1972 Cadillac Fleetwood 75
8-cyl. 472cid/220hp 4bbl
With an experienced team and a lot of data.
Protect your 1972 Cadillac Fleetwood from the unexpected.
If an American buyer desired a US-built limousine or large sedan (limousine without divider) in this era, the Fleetwood 75 was the only choice. Chrysler’s Imperial had given up the game after 1970 when it sold six limousines, all of which were factory authorized conversions by coachbuilder Stageway. That was quite a step down from when Italian coachbuilder Ghia had supplied Imperial limousines up until 1965, but it was much more affordable for buyers. The 1965 car had been priced at $18,500 and the Stageway car was priced at $15,000 at its 1967 introduction.
Cadillac’s limousine-sized car sales, meanwhile, generally ran about 2,000 units per year, but the recession-wracked US market only saw about 1,600 units for 1971, plus a bit over 2,000 related commercial chassis. The commercial chassis were generally used by coachbuilders such as S&S, Miller-Meteor and Superior for construction of hearses and ambulances.
The 1971 cars were all-new, with sedans and limousines riding on a 151.5-inch wheelbase and commercial chassis on a 157.5-inch wheelbase. The engine was Cadillac’s relatively light, very modern, efficient and powerful 472 cubic inch V-8 backed by the Turbo-Hydramatic 400 automatic transmission. Virtually all luxuries were standard, and the sedan was priced at a relatively reasonable $11,869, with the limousine listed at $12,008. In contrast, the 1970 Imperial limousine had been listed at $16,500.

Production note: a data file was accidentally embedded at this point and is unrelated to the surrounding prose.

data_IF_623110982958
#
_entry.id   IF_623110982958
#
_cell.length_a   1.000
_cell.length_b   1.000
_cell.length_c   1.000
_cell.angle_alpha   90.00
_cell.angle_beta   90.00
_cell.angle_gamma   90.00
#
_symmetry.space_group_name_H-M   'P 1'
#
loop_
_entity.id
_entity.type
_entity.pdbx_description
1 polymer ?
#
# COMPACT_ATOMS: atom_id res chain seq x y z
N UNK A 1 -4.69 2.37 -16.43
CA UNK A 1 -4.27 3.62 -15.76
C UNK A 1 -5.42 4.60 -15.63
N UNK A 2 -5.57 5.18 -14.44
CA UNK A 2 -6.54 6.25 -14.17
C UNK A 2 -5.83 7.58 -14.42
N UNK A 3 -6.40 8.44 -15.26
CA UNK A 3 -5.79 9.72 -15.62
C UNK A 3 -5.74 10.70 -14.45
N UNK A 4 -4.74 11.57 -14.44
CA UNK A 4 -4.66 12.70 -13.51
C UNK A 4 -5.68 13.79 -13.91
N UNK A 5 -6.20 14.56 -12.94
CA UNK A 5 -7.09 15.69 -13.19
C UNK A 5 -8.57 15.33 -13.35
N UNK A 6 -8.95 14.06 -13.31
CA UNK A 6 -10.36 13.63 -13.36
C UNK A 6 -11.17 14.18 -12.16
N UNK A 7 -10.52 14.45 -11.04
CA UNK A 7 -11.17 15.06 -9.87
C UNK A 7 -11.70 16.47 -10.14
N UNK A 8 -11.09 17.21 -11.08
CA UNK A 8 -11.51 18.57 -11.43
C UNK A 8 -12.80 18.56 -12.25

1972 saw sales increase to the usual 2,000 units per year plus about 2,500 commercial chassis. Few changes were evident, or needed. 1973 saw a slight increase of about 100 sedans and limousines, but a reduction in sales of 300 commercials. New regulations were soon coming into play that would remove these chassis from the basis of ambulances, leaving only hearses to carry on the tradition of coachbuilt Cadillacs.
1975 found the Cadillac-built 500 cubic inch V-8 under the hood, and a catalytic converter to clean up emissions under the floor. This was the year after the regulations killed off the coachbuilt ambulance business, so commercial chassis sales shriveled down to just over 1,300 units for the year. 1976 was a good year, with about 1,900 sedans and limousines and just over 1,500 commercial chassis, a slight uptick for both categories. Of course, this was the last year of the very large and conventional Cadillacs, with all cars (including the Fleetwood 75) being down-sized from 1977 on.
Needless to say, the wealthiest people generally purchased these cars new, while some of the sedans were purchased as mourner’s cars for funeral parlors to complement their new Cadillac hearses (known as a “coach” in the business). Today, the limousine is generally valued at some 50 percent more than the sedan.